The role of genetically defined lamina VII spinal interneurons in generating the locomotor rhythm

  • Author / Creator
    Dyck, Jason
  • Locomotor activity in mammals is generated by neural networks known as central pattern generators (CPGs), which are comprised of interneurons located in the ventral regions of the spinal cord. Recently, molecular genetic characterization of transcription factor expression at early embryonic time points has led to the identification of a handful of genetically-distinct interneuronal populations in the central nervous system. This work has provided valuable insight into the structure and mechanism of function of the locomotor CPG. Of particular interest is the dI6 interneuronal population. These cells originate in the dorsal neural tube, but migrate ventrally during embryogenesis to reside in lamina VII of the postnatal spinal cord. Although it has been suggested that these cells are functionally similar to the neighbouring V0 population and play a role in coordinating left-right alternation during locomotion, dI6 cells have not been physiologically characterized, and as such their role in the locomotor CPG is currently unknown. In the present work I examine the function of the dI6 cells during fictive locomotion. In part one of this thesis, I describe a novel in vitro fictive locomotor preparation that I developed in order to target neurons located close to the central canal for whole cell recording while leaving the locomotor CPG functionally intact. In the second part of this thesis, this preparation was used to make electrophysiological recordings from dI6 interneurons and investigate their function during fictive locomotion. My results indicate that the dI6 neurons are an electrophysiologically diverse population with the majority oscillating rhythmically during fictive locomotion. Analysis of their intrinsic membrane properties suggest that they are likely involved in generating rhythmic, locomotor-like activity in the mammalian spinal cord.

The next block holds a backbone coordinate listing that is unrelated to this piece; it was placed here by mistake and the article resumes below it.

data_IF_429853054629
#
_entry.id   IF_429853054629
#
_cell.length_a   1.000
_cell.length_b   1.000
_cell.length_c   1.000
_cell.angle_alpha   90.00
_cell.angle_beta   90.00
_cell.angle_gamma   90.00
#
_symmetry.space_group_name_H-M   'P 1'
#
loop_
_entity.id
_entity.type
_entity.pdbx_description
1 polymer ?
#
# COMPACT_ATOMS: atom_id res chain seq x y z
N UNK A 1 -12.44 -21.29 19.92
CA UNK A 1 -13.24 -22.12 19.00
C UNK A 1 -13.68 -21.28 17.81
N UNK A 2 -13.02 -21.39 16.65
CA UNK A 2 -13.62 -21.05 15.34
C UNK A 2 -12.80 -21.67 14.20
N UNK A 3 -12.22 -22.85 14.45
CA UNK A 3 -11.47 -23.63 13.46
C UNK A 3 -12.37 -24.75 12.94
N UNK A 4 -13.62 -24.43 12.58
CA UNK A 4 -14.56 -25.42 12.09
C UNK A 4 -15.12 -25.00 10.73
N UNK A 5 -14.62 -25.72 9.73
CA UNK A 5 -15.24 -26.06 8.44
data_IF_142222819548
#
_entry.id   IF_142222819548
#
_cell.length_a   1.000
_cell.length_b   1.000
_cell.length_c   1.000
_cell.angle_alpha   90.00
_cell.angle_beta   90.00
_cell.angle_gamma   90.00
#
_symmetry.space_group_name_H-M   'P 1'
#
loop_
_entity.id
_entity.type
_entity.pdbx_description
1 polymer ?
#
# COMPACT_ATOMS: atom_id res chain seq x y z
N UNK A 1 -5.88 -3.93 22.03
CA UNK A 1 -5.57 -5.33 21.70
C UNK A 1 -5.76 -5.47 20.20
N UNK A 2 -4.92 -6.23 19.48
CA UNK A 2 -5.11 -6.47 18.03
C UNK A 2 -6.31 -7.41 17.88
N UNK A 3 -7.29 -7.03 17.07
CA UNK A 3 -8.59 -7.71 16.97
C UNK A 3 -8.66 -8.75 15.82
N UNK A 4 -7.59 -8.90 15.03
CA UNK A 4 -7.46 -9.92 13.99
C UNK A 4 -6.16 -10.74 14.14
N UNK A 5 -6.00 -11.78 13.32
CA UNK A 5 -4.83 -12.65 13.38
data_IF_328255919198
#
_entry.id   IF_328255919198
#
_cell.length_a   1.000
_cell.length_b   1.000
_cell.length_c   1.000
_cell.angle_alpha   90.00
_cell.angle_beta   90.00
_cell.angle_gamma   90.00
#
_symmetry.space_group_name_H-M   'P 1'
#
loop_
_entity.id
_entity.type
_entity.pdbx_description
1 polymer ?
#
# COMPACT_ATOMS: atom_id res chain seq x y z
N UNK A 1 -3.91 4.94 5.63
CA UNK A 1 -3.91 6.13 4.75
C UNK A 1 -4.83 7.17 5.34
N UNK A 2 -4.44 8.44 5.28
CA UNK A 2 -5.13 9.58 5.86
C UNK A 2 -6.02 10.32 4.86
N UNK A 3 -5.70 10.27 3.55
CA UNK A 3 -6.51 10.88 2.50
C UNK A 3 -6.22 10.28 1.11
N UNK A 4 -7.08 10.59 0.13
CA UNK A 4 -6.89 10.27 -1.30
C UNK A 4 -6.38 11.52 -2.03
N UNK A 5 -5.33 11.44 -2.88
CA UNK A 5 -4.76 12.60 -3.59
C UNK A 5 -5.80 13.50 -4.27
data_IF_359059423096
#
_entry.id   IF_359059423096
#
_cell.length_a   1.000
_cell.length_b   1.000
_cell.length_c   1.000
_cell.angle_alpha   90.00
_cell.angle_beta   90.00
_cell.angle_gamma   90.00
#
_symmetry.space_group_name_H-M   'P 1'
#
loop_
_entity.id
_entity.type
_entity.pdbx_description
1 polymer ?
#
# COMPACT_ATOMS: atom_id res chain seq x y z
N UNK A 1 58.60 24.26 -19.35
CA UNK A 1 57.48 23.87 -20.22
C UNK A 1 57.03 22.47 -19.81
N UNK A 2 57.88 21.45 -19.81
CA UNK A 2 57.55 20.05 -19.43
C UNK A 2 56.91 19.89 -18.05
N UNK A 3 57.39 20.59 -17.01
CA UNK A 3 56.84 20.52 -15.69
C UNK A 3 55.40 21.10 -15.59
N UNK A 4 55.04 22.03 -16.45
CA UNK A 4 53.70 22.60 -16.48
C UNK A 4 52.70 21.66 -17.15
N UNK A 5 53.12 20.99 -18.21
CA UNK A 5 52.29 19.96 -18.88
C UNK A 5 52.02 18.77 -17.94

• Subjects / Keywords
  • Graduation date
  • Type of Item
  • Degree
    Doctor of Philosophy
  • DOI
  • License
    This thesis is made available by the University of Alberta Libraries with permission of the copyright owner solely for non-commercial purposes. This thesis, or any portion thereof, may not otherwise be copied or reproduced without the written consent of the copyright owner, except to the extent permitted by Canadian copyright law.
  • Language
  • Institution
    University of Alberta
  • Degree level
  • Department
    • Department of Mechanical Engineering
  • Examining committee members and their departments
    • Gosgnach, Simon (Physiology)